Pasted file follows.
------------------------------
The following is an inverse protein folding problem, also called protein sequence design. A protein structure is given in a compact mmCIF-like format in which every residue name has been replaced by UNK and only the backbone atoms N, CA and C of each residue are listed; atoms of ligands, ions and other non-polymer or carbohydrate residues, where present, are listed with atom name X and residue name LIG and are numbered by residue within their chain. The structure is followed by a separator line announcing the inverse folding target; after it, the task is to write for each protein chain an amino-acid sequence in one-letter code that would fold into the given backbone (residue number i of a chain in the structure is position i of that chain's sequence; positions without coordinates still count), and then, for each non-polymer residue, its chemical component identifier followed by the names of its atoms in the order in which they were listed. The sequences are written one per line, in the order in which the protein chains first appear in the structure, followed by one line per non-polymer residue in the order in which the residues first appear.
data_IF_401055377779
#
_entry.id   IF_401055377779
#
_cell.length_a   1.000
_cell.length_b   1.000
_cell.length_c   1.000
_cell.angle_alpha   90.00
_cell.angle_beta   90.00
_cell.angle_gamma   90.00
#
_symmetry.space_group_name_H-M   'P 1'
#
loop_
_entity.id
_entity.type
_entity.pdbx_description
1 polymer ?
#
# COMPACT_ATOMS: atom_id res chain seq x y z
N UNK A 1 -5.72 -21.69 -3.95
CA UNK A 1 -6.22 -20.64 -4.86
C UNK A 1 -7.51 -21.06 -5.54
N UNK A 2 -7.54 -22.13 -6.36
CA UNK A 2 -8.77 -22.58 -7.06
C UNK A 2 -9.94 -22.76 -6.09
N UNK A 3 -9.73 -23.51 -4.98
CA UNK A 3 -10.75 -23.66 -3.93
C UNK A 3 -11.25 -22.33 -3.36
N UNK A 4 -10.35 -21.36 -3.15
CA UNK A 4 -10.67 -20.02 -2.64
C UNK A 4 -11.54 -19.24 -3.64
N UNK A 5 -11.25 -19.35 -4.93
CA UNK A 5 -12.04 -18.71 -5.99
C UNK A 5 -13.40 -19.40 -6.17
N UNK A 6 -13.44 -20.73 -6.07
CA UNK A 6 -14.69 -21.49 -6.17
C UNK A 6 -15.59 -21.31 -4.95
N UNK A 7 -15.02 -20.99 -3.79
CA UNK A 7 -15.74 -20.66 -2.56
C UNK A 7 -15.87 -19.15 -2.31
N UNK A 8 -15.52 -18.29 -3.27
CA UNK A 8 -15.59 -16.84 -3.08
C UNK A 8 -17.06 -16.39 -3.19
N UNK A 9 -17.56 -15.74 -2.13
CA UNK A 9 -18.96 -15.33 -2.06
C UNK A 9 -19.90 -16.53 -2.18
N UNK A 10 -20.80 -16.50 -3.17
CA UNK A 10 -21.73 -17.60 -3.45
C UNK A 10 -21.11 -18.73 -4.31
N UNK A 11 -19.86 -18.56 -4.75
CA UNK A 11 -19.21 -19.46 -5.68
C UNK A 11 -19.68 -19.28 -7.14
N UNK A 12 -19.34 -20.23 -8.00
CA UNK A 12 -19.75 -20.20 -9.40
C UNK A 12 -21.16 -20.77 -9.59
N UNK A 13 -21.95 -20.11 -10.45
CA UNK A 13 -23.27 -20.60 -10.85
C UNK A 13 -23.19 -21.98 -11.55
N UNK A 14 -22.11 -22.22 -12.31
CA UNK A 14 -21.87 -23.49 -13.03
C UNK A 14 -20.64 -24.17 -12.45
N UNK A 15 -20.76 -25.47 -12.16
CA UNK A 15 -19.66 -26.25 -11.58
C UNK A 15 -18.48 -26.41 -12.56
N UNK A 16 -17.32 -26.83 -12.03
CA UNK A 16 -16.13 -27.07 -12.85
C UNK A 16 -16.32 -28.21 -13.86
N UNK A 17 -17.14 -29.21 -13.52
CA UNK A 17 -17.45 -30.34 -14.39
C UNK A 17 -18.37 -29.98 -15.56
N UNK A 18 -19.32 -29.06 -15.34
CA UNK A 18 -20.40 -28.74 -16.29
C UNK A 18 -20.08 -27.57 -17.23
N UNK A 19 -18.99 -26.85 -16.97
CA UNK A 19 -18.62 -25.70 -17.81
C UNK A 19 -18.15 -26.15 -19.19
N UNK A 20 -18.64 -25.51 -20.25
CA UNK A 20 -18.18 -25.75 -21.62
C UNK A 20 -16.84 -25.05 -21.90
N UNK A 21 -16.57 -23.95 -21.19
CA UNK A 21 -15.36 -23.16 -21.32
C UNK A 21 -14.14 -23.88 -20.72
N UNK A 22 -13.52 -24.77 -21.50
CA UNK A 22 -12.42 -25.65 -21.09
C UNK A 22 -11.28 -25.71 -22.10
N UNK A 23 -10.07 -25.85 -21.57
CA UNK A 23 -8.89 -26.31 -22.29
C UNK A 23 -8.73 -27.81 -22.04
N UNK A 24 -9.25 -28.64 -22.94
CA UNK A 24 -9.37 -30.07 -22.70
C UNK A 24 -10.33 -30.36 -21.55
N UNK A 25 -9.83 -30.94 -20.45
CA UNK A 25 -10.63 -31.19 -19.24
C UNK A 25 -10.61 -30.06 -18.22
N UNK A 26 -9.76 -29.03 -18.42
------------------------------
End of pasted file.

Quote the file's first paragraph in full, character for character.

The following is an inverse protein folding problem, also called protein sequence design. A protein structure is given in a compact mmCIF-like format in which every residue name has been replaced by UNK and only the backbone atoms N, CA and C of each residue are listed; atoms of ligands, ions and other non-polymer or carbohydrate residues, where present, are listed with atom name X and residue name LIG and are numbered by residue within their chain. The structure is followed by a separator line announcing the inverse folding target; after it, the task is to write for each protein chain an amino-acid sequence in one-letter code that would fold into the given backbone (residue number i of a chain in the structure is position i of that chain's sequence; positions without coordinates still count), and then, for each non-polymer residue, its chemical component identifier followed by the names of its atoms in the order in which they were listed. The sequences are written one per line, in the order in which the protein chains first appear in the structure, followed by one line per non-polymer residue in the order in which the residues first appear.